People learn skills. I, instead, acquire incapacities. For instance, I became utterly incapable of framing my activity through the lens of "projects". Obsessions, momentary passions, sudden epiphanies… this is what drives me. There is no plan, only gusts of winds tossing me around.
I don't know exactly since when people are packaging their occupation(s) as 'projects' but I always found it odd. Usually you would call that what you do for a living your 'profession'. Lat. professio means something like a public confession, a commitment. In other languages this inner impulse (or urge?) is expressed even more clearly. Like in the german 'Beruf' which comes from the word vocation. I have never made a distinction between what I do in my spare time and what I do for a living. I like to see myself as an 'amateur' - somebody who loves what he is doing. Nowadays, people conceive even their hobbies as mere projects. I see the whole thing as a shift from a psychological approach to pure planning - that is, from a 'human' approach to a 'technical' approach.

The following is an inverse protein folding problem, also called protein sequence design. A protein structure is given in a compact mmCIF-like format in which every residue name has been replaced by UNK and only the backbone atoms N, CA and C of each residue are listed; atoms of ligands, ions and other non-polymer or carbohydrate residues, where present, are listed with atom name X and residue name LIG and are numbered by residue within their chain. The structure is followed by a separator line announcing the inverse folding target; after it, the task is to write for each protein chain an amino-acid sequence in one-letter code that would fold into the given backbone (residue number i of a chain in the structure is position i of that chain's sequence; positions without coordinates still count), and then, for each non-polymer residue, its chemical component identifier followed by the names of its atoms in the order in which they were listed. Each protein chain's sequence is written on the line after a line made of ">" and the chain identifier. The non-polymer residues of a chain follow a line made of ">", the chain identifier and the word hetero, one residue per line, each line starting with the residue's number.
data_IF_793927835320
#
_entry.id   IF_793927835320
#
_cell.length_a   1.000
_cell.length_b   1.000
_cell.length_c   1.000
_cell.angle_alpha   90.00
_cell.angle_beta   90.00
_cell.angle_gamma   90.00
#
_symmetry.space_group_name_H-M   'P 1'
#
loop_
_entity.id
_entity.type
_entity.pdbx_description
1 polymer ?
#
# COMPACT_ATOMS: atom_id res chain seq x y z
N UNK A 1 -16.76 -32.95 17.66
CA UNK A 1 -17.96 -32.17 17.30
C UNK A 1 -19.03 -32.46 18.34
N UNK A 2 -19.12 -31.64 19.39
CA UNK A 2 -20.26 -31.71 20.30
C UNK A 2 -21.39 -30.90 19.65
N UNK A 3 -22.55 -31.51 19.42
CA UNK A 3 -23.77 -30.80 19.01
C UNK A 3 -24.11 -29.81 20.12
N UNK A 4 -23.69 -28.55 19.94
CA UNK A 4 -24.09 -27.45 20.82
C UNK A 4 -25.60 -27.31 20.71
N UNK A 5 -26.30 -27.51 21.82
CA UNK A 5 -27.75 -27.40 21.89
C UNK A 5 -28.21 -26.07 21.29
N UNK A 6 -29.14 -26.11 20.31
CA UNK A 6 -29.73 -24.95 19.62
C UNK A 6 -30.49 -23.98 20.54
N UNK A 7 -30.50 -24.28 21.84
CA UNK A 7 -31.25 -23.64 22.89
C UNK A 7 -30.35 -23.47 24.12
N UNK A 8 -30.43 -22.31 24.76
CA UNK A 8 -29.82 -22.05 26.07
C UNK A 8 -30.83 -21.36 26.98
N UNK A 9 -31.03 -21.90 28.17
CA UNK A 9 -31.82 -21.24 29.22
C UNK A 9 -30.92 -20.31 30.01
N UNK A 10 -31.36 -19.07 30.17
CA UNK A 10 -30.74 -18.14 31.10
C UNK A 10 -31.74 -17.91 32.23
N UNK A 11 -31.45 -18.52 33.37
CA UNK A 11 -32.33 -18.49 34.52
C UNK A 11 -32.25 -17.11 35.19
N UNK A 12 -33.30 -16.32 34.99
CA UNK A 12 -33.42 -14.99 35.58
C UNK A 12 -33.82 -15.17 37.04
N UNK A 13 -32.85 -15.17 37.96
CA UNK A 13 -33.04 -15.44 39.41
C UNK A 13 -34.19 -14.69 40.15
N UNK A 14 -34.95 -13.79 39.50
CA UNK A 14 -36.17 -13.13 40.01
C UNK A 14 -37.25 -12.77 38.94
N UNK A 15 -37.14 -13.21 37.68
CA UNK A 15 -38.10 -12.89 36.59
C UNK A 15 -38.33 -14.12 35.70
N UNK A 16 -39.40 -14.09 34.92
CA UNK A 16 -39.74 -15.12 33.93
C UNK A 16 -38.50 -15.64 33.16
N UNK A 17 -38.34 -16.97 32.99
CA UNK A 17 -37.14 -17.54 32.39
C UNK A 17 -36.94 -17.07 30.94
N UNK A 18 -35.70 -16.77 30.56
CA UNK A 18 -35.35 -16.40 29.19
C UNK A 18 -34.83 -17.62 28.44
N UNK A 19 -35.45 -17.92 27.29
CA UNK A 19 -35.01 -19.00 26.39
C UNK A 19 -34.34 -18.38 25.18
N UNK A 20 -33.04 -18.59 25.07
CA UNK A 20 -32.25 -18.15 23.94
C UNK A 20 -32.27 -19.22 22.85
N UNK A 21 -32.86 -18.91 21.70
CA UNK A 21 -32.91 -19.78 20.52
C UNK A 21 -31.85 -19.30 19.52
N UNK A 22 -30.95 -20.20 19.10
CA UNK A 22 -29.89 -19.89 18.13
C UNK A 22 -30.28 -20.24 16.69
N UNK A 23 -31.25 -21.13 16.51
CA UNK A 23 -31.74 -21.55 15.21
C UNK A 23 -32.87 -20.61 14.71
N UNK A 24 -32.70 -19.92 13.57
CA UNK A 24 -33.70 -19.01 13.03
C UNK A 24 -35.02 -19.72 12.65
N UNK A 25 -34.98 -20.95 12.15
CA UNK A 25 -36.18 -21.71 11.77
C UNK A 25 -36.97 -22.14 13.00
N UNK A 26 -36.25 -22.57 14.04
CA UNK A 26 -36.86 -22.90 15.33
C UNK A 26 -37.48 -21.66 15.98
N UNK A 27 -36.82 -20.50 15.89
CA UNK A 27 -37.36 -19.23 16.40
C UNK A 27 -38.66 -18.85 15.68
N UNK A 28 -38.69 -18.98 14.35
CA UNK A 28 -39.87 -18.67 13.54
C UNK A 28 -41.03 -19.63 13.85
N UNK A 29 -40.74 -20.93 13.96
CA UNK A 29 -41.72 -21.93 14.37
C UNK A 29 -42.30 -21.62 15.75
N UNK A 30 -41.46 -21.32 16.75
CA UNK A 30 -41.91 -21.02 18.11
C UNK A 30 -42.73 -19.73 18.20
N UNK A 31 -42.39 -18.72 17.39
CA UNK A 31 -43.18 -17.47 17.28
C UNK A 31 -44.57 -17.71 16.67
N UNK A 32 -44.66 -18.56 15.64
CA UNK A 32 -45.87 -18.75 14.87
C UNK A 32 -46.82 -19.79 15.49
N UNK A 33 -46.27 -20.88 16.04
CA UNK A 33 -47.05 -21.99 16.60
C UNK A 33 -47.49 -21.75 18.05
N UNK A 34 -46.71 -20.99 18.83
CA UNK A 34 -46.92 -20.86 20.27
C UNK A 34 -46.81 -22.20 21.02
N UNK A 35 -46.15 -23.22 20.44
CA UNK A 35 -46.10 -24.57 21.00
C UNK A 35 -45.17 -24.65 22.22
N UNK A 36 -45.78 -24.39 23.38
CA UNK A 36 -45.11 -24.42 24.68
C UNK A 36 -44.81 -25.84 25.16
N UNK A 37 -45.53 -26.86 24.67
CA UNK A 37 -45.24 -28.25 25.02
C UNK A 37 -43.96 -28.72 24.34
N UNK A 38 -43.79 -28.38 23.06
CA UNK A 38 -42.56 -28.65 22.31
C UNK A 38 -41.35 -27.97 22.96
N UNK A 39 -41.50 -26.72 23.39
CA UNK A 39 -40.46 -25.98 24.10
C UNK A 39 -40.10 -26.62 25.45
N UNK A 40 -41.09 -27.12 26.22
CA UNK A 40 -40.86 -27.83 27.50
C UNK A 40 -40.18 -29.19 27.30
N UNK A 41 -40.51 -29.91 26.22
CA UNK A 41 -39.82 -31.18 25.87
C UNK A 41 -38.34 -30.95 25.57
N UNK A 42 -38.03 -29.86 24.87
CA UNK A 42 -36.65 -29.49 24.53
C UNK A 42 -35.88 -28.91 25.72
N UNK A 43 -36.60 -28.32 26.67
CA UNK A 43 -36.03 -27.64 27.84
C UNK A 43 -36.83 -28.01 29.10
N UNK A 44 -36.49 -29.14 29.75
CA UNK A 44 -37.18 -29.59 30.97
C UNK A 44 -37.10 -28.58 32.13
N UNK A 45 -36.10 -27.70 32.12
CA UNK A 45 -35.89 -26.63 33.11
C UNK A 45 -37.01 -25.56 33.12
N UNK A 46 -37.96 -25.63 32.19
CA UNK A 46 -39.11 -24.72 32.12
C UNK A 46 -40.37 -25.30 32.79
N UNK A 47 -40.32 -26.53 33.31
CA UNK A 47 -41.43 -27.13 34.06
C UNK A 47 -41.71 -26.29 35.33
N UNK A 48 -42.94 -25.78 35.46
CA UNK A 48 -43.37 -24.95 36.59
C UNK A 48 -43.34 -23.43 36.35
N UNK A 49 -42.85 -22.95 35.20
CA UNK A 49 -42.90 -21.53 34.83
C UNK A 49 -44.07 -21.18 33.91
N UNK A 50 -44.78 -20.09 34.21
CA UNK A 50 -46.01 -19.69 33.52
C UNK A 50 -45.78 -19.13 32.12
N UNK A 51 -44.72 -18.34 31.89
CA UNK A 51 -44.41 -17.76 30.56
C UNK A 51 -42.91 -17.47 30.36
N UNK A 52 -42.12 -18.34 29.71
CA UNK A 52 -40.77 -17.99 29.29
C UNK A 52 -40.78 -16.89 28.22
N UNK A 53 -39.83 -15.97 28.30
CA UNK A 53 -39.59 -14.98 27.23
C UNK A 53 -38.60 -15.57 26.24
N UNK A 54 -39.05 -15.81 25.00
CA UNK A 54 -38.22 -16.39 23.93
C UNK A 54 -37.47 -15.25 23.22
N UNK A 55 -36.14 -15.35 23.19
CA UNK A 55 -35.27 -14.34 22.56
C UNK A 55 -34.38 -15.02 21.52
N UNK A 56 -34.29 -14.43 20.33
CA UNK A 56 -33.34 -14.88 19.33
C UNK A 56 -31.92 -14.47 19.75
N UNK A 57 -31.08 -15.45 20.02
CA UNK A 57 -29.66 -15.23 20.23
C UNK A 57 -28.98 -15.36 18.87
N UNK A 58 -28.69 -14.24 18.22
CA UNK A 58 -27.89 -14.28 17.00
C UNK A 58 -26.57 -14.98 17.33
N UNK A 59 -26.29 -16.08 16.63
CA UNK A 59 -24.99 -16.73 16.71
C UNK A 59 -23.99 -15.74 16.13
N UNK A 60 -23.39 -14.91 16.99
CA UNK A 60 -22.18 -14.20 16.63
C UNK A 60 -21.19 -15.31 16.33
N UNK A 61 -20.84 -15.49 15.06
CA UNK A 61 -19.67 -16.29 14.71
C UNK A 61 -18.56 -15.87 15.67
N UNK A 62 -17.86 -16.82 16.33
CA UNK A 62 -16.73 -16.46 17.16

@es0mhi yeah, I was a bit cheeky when speaking of incapacities. What I meant by that is that thinking and practicing out of the 'project' box is not a good strategy in a cultural context dominated by such category.
It doesn't make life easier, that's for sure. Because you are somehow incompatible to your surrounding. I'm so used to doing what I do that I just put it into the jargon of "project management" to make myself compatible. But life isn't a project. It happens.